As we age the discs in our back can wear down and lead to back pain, which then can lead to Degenerative Disc Disease (DDD). Degenerative disc disease usually occurs in active and healthy people who are in their thirties or forties. Some people with deterioration have no pain and do not become of aware of the condition until they go in for a check up or other health problems occur. This can occur in any level of the spine, which leads to localized pain.
Symptoms are different depending on the location where degenerative disc disease occurs:
- Cervical Degenerated Disc Disease is located in the neck
- Thoracic Degenerated Disc Disease is located in the mid-back
- Lumbar Degenerated Disc Disease is located in the lower back
Cervical Degenerated Disc Disease Symptoms
- Sore and or stiff neck
- The pain can radiate into your shoulders, arms, and hands
- Over time your neck becomes less flexible
- Numbness, tingling, and weakness in your shoulders, arms, hands, and fingers
- Disc degeneration occurs less frequently than in the lower back
Thoracic Degenerative Disc Disease Symptoms
- Muscle spasms
- Pain while twisting the back
- Slumped/bad posture
- Bowel or bladder dysfunction
DDD is not as common in this area as it is in the neck or lower back because you do not bend or flex as much, so there is less stress on the disc. It can also be caused by genetics, injury, illness, or trauma. This can also lead to spinal stenosis.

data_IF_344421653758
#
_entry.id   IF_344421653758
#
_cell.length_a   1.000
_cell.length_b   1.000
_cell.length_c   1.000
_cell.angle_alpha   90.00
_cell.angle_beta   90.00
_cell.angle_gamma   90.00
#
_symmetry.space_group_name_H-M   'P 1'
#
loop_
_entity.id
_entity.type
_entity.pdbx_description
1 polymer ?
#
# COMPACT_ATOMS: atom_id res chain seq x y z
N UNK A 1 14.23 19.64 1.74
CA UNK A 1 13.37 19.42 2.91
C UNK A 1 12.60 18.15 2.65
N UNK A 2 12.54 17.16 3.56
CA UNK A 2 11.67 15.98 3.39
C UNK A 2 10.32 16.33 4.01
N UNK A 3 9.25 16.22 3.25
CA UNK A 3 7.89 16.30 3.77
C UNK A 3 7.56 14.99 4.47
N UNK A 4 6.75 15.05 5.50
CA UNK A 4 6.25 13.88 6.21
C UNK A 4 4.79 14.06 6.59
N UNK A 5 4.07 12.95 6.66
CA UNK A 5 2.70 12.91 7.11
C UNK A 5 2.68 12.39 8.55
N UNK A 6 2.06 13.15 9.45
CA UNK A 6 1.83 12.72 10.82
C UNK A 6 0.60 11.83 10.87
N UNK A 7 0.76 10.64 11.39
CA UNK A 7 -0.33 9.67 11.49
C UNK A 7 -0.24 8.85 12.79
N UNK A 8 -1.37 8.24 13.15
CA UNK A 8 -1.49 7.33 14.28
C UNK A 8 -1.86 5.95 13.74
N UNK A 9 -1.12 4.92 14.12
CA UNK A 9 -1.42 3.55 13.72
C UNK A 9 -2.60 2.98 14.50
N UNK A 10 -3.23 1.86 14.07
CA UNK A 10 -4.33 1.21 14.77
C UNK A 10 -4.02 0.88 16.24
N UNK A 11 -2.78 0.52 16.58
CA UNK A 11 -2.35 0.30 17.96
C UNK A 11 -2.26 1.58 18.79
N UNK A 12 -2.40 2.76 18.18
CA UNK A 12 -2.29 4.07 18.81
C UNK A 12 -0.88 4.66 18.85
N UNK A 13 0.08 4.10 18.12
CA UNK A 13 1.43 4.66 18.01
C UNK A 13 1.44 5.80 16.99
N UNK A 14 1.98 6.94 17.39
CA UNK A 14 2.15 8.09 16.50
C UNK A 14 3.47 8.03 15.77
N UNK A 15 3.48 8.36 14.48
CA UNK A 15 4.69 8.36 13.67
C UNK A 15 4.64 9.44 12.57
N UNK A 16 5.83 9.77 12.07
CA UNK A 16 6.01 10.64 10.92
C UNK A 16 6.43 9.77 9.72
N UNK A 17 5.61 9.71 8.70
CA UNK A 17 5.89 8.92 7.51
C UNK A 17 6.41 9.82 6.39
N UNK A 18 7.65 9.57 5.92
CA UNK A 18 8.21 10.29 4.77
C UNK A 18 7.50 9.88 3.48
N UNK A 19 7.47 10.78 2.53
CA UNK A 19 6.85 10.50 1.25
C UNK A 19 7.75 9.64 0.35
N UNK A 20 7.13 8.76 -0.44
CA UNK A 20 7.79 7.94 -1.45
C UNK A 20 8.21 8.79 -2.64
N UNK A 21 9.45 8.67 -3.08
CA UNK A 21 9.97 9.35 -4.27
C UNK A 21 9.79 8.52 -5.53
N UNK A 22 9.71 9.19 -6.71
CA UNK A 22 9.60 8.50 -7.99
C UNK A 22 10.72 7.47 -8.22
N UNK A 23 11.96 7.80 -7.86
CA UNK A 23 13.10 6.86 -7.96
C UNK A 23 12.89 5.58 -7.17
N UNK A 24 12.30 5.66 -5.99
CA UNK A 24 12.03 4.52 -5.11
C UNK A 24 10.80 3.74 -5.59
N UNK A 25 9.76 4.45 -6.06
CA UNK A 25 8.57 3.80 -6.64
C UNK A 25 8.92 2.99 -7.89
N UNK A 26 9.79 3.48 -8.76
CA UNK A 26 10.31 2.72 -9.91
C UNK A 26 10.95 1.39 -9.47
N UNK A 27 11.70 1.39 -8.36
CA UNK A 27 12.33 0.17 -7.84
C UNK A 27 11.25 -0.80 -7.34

Lumbar Degenerative Disc Disease Symptoms
- Pain increases while sitting, twisting, bending, or lifting
- Pain is localized in the lower back
- Pain radiates to your hips all the way down your legs
- Irritation and pain felt in one or both of your legs and buttocks (Sciatica)
- Severe episodes that generally last from a few days to a few months before going back to their normal pain level
Lumbar DDD is most often caused by normal wear and tear but can be caused by an injury in the lower back due to a twisting motion or something similar.
The most pain from DDD usually occurs while sitting because this position puts the most weight on the discs. Conversely, lying down typically relieves the pain since this relieves stress on the disc space. Activities like bending and twisting usually make the pain worse. Many studies have shown that people with DDD tend to feel better while walking or running rather than sitting or standing for long periods of time.
At the Illinois Back Institute we strive to educate everyone as much as possible about their back pain and sciatica, because it is proven that the more people know about their problem the more likely they are to eliminate it!
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